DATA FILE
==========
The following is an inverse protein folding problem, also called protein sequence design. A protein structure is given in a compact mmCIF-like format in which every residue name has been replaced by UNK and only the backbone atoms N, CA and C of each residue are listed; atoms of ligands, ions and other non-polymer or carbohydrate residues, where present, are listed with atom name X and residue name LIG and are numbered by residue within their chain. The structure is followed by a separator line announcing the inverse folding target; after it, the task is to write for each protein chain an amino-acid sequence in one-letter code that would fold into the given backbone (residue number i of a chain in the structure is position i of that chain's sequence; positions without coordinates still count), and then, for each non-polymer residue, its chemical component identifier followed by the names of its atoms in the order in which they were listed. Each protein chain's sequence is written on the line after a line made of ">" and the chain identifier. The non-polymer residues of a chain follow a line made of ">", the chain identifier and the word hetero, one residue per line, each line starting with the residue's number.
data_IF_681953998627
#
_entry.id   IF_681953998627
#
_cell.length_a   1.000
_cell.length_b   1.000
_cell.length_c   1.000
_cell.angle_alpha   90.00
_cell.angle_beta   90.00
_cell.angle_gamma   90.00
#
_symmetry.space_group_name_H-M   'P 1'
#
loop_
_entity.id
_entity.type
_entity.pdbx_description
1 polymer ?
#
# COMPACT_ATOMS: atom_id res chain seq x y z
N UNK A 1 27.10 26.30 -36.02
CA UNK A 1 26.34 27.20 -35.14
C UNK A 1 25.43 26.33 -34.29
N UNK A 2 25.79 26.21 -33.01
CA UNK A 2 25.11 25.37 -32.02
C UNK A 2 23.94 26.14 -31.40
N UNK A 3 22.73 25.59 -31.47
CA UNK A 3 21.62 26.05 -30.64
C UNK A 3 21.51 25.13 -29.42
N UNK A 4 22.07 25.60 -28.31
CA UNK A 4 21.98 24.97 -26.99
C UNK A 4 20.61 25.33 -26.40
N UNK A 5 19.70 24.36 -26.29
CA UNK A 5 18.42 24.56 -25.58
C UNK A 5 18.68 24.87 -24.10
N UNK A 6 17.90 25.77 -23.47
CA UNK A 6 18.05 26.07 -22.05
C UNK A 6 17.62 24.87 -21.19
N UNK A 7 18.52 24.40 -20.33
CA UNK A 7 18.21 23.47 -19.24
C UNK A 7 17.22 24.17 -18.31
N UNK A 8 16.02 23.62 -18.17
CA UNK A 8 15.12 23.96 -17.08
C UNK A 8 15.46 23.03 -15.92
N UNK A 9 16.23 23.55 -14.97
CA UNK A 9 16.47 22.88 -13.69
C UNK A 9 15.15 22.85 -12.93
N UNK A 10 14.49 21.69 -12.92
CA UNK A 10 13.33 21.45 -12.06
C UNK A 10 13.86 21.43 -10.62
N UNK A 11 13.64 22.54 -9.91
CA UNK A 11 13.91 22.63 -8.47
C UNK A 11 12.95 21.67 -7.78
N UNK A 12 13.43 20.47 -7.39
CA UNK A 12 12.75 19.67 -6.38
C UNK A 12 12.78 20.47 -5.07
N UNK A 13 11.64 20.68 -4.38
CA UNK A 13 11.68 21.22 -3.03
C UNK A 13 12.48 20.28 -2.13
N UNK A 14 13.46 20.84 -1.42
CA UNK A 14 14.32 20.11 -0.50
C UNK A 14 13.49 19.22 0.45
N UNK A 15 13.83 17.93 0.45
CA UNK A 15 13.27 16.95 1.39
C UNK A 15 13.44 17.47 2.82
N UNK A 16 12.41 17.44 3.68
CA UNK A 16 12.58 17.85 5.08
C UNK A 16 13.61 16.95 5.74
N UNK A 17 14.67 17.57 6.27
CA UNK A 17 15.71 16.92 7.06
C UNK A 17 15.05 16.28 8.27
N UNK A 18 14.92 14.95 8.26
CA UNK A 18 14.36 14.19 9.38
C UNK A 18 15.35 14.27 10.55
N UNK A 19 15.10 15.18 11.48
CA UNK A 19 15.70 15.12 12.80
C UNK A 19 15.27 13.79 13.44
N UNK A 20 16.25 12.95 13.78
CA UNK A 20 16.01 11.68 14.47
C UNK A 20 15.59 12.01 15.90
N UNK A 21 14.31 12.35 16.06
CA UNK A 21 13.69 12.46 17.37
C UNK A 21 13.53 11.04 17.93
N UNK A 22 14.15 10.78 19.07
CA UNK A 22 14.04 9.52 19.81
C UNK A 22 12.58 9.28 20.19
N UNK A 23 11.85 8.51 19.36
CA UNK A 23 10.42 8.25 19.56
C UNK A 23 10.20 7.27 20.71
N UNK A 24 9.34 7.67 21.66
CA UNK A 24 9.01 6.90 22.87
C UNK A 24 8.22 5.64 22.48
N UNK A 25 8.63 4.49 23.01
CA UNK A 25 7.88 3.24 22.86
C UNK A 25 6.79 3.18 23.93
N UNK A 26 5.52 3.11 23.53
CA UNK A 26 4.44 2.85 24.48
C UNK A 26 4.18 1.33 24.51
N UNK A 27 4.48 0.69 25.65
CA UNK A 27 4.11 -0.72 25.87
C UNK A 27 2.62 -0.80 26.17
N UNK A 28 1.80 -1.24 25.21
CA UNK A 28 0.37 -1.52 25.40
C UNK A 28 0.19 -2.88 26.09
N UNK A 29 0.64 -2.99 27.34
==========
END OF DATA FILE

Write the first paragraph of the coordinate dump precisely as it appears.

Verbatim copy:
The following is an inverse protein folding problem, also called protein sequence design. A protein structure is given in a compact mmCIF-like format in which every residue name has been replaced by UNK and only the backbone atoms N, CA and C of each residue are listed; atoms of ligands, ions and other non-polymer or carbohydrate residues, where present, are listed with atom name X and residue name LIG and are numbered by residue within their chain. The structure is followed by a separator line announcing the inverse folding target; after it, the task is to write for each protein chain an amino-acid sequence in one-letter code that would fold into the given backbone (residue number i of a chain in the structure is position i of that chain's sequence; positions without coordinates still count), and then, for each non-polymer residue, its chemical component identifier followed by the names of its atoms in the order in which they were listed. Each protein chain's sequence is written on the line after a line made of ">" and the chain identifier. The non-polymer residues of a chain follow a line made of ">", the chain identifier and the word hetero, one residue per line, each line starting with the residue's number.